Equivalent citations: AIR 2008 Ori 133, 106 (2008) CLT 98
Bench: S Panda
Pravat Chandra Pattnaik And Ors. vs Sarat Chandra Pattnaik And Anr. on 12/3/2008
Sanju Panda, J.
1. This First Appeal is directed against the Judgment and decree dated 11.5.2001 and 3.7.2001 respectively passed by the Learned Civil Judge (Senior Division), Baripada in Title Suit No. 189 of 1994.
2. The facts of the case are as follows:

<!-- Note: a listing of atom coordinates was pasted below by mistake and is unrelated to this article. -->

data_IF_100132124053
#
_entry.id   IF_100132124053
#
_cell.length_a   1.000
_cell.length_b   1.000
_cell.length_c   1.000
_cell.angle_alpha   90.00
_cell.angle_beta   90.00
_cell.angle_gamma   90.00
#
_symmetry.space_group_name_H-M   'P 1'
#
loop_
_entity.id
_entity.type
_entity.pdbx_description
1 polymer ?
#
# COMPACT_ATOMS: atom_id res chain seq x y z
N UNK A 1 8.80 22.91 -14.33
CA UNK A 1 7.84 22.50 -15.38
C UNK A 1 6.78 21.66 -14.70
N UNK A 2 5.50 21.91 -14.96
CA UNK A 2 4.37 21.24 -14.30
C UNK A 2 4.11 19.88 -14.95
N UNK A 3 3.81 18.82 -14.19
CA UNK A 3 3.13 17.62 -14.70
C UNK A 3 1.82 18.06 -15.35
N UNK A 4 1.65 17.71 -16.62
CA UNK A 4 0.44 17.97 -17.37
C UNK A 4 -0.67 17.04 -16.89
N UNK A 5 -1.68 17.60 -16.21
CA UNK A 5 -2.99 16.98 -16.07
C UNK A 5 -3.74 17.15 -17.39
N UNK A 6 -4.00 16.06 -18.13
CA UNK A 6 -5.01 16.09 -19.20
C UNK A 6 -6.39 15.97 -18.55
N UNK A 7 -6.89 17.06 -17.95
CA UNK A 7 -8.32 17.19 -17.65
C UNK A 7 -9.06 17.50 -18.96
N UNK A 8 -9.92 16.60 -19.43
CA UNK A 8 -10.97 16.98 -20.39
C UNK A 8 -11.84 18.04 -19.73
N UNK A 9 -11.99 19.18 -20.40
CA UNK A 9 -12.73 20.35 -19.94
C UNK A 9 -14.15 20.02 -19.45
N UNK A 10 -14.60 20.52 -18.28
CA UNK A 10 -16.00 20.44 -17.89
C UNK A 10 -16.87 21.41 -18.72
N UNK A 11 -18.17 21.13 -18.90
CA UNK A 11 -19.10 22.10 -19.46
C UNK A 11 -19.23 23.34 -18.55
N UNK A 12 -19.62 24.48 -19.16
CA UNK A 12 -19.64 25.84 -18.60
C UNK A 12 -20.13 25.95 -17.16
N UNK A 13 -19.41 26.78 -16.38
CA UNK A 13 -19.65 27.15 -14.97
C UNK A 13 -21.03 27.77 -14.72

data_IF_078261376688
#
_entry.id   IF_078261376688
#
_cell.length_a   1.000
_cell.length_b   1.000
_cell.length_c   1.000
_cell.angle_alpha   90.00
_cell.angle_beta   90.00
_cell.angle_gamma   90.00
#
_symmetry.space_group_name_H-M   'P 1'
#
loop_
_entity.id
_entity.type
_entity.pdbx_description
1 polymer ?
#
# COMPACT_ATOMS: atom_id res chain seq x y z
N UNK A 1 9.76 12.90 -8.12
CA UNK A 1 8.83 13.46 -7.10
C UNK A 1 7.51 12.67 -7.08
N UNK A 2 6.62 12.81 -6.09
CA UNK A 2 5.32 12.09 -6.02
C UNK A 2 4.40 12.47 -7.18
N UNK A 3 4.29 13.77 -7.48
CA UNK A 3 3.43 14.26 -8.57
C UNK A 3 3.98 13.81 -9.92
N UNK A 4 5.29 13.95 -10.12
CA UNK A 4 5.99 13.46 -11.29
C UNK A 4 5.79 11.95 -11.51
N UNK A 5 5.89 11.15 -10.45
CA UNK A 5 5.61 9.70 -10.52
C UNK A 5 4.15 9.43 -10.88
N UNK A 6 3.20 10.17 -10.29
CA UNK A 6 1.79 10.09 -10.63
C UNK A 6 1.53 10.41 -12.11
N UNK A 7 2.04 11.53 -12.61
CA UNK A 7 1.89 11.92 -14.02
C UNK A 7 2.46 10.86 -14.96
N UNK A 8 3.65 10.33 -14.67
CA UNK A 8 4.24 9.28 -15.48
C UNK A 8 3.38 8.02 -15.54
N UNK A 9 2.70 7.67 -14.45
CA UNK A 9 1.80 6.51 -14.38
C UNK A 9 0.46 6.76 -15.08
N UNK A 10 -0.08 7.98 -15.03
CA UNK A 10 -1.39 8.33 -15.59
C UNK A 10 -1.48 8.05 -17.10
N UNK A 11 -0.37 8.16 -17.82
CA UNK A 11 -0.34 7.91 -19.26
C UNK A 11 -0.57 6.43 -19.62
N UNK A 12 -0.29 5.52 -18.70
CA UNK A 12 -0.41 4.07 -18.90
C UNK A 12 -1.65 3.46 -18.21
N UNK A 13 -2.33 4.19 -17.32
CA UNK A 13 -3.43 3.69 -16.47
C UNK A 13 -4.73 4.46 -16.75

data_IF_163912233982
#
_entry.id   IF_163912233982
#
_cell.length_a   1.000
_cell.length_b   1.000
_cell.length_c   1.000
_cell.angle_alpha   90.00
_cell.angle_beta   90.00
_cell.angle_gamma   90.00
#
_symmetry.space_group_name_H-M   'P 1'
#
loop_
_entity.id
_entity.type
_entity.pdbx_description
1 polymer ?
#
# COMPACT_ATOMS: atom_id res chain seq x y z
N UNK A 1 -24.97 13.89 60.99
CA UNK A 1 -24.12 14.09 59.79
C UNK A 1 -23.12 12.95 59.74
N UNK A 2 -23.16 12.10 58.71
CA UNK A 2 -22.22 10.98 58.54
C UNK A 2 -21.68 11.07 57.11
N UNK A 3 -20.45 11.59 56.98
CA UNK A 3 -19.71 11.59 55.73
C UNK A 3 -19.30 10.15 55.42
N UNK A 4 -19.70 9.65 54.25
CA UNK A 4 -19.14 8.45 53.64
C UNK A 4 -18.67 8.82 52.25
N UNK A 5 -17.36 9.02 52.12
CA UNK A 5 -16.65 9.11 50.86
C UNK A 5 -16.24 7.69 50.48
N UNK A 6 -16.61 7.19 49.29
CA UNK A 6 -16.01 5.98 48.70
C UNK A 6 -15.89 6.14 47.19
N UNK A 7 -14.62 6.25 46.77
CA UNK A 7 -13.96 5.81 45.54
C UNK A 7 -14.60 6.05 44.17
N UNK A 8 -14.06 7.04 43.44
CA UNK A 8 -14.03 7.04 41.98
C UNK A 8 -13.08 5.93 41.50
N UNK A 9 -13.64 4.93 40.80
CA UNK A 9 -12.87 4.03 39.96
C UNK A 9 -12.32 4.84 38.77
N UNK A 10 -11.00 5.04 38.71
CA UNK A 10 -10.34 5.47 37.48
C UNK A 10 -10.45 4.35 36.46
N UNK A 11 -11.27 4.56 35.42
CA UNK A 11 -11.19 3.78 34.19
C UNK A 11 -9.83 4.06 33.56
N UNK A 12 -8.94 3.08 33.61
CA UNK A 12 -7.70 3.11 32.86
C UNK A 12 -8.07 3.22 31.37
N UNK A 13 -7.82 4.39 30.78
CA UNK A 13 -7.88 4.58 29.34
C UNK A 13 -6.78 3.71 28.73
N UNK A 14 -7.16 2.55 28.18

Respondent No. 1 as Plaintiff filed the suit for partition of the properties as per Schedules-B to E of the plaint and for a decree for future rent in respect of rent of the rent of the building situated ever the suit land as described in Schedules-B & E of the plaint. The case of the Plaintiff was that Plaintiff and defendant No. 1 are brothers, defendant Nos. 4 and 5 are their sisters, defendant Nos. 2 and 3 are the sons of defendant No. 1. Krushna, the father of the Plaintiff and defendant Nos. 1, 4 and 5 died in the year 1991 while living jointly with his sons. There has been no partition of the suit properties by metes and bounds. The Plaintiff retired from his service as Senior Deputy Superintendent of Police in the year 1990. The wife of the Plaintiff got some landed properties at Kaptipada from her father and the Plaintiff constructed a house over the said land from out of his income. Defendant No. 1 was getting Rs. 1,000/- towards rent from the tenants of the joint family house. Those houses are joint family property and the Plaintiff is entitled to Rs. 416/- on account of rent from defendants in future and defendant Nos. 1 to 3 are in possession of the suit property on behalf of the Plaintiff and defendant Nos. 4 and 5. As defendant No. 1 avoided the request of the Plaintiff for amicable partition of the suit properties, the Plaintiff filed the suit. Defendant Nos. 1 and 2 in their joint written statement pleaded that Plaintiff had no cause of action and suit was barred by limitation. They also pleaded mis-joinder and non-joinder of parties. It was further pleaded that the Plaintiff constructed a house at Kaptipada by taking substantial financial help from the joint family properties. Further, in the year 1977 the Plaintiff relinquished his share in the joint family properties by making a declaration to that effect in presence of the father and other family members. After the said declaration, defendant No. 1 renovated the old house by investing huge amount and also added some new construction to the old building. The house has not been let out to anybody. Hence, the Plaintiff was not entitled to get anything from the said house. Defendant Nos. 3 and 4 in their separate written statement supported the plea advanced by defendant Nos. 1 and 2. Defendant No. 5 was set ex-parte.